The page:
Table of Contents
BA Thesis (ISCL)
The unofficial(!) guide to steps to follow for registering and submitting your BA thesis in the Computational Linguistics programme. They are based on my experiences writing my BA thesis in summer 2018, and the information I’d have found useful to know beforehand.
- Find an advisor. They need to have at least an MA degree. The ISCL BA coordinator (as of November 2021: Dr. Çöltekin) is the person to go to if you have questions about the process of writing your thesis but no advisor yet. Generally, it’s a good idea to talk with potential advisors early on so you can find out if your research interests line up and if they have time to supervise your thesis. Most students’ advisors are lecturers whose classes they have taken or researchers they know from their Hiwi work.
- Find a specific topic you want to research. This can take quite some time! At this stage, you should already get into the relevant background literature and (if it’s a practical topic) try out which approaches might work for your project. Discussing your ideas with your advisor helps narrowing down a broader topic to a clear-cut question you can actually tackle in your BA thesis.
- Make an appointment with Dr. Sauer, who is responsible for ISCL student matters at the examination office. Show him that you have all the necessary course credits and ask him for the application form for your BA thesis. NOTE: Students from just about any other study programme don’t need to do this, but it is necessary for ISCL students!
- Fill out the application (it is mosty about decding on a thesis title that cannot be changed later on) and ask your advisor to sign it. Meet Dr. Sauer again. Once he signs the form, you have a fixed deadline for your thesis: exactly 9 weeks from that point.
- Write the thesis. Regularly discussing your updates or problems you run into with your advisor is helpful! There is currently no official LaTeX template nor any information on formatting requirements available, just use some formatting that you find reasonable.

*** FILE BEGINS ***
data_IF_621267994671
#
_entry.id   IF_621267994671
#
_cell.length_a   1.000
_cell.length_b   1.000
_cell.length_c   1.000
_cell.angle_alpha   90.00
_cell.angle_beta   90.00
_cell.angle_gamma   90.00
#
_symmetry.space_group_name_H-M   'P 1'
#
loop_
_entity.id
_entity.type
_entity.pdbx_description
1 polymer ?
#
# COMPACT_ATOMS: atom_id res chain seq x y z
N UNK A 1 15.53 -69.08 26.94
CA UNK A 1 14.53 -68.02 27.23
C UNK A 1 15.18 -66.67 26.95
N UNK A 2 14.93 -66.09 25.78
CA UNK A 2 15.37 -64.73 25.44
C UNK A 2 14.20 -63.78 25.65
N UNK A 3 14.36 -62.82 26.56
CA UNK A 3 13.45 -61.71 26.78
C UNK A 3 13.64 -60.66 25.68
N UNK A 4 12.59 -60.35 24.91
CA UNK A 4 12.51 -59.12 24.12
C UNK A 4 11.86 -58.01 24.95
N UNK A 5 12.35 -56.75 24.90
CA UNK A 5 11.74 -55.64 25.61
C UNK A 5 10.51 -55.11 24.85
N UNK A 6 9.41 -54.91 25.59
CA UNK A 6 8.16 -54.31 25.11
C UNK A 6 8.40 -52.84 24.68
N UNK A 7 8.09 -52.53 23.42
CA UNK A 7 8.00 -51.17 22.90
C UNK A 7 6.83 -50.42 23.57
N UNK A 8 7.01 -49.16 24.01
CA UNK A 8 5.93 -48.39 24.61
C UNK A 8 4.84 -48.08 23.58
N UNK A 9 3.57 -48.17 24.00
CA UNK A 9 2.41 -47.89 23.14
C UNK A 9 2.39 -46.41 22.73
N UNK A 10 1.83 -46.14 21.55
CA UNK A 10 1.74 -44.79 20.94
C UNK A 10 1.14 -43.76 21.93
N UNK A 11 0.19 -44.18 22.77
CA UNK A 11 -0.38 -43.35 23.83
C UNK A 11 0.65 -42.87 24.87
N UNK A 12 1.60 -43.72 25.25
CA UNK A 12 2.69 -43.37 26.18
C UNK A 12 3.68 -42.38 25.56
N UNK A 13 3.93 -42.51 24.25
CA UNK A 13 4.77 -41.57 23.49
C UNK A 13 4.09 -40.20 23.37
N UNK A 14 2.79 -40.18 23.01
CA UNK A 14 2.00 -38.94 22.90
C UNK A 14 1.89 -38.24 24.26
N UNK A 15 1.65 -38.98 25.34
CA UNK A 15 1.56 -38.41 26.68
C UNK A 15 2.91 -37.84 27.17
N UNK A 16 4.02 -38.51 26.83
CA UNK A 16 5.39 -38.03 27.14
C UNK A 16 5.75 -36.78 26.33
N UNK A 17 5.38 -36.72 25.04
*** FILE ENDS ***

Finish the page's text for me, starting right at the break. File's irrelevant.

- Add an antiplagiarism statement to your thesis. When I wrote my thesis, the exact version of this statement and the language (English/German) did not matter, but the examination office provides a German version.
- Send the PDF version of your thesis (including the signed antiplagiarism form) to the examination office (they have special email addresses for submitting theses) and to your advisor. Your advisor might also like a printed and bound version, just ask them.
- After you’ve received feedback about your thesis from your advisor, it can still take a couple of weeks for the examination office to issue your certificate. This appears to be fairly common, so no worries :)
- Prüfungsordnung (examination regulations): The official guidelines for your BA including your thesis. Make sure you select the correct version (year, major/minor, BA/MA). Unfortunately, there does not seem to be an English translation available.
- Module Handbook: The thesis is very briefly described in module ISCL-BA-12.
- Dr. Sauer’s office hours
You can find an (unofficial) template for the BA thesis here:
These files format your document to look like this:
For the ISCL MA thesis template, contact the MA advisor.
Have you written a BA or MA thesis at the SfS and would like for it to be included here to help current and future students get an impression of what such a thesis can look like? Please contact us!
General Linguistics (MA)
Please contact us if you’d like to share your thesis!
General Linguistics (BA)
- Exploring the viability of polysemy networks for automated cognate detection under semantic shift by Arne Rubehn (2019, supervised by Dr. Johannes Dellert)
- Do certain word orders attract case marking? A typological survey on the dependency of syntax and morphology by Fabio Maion (2018, supervised by Dr. Christian Bentz)
- A feature-based neural model of sound change informed by global lexicostatistical data by Arne Rubehn (2022, supervised by Dr. Johannes Dellert and Prof. Gerhard Jäger)
- Android app development for language learning: Combining input and interaction in learning German through song lyrics by Alina Baranova (2020, supervised by Prof. Detmar Meurers and Dr. Johannes Dellert)
- Acoustic dialect recognition using deep learning by Ryan Callihan (2018, supervised by Dr. Çağrı Çöltekin and Prof. Kurt Eberle)
- A comparison of deep learning systems for phone recognition by Sam Tureski (2018, supervised by Prof. Kurt Eberle and Dr. Fabian Tomaschek)
- Neural sequence to sequence lemmatization by Tobias Pütz (2018, supervised by Dr. Daniël de Kok)
- Clustering dialect varieties based on historical sound correspondences by Verena Blaschke (2018, supervised by Dr. Çağrı Çöltekin)
Last updated: 12-JAN-2024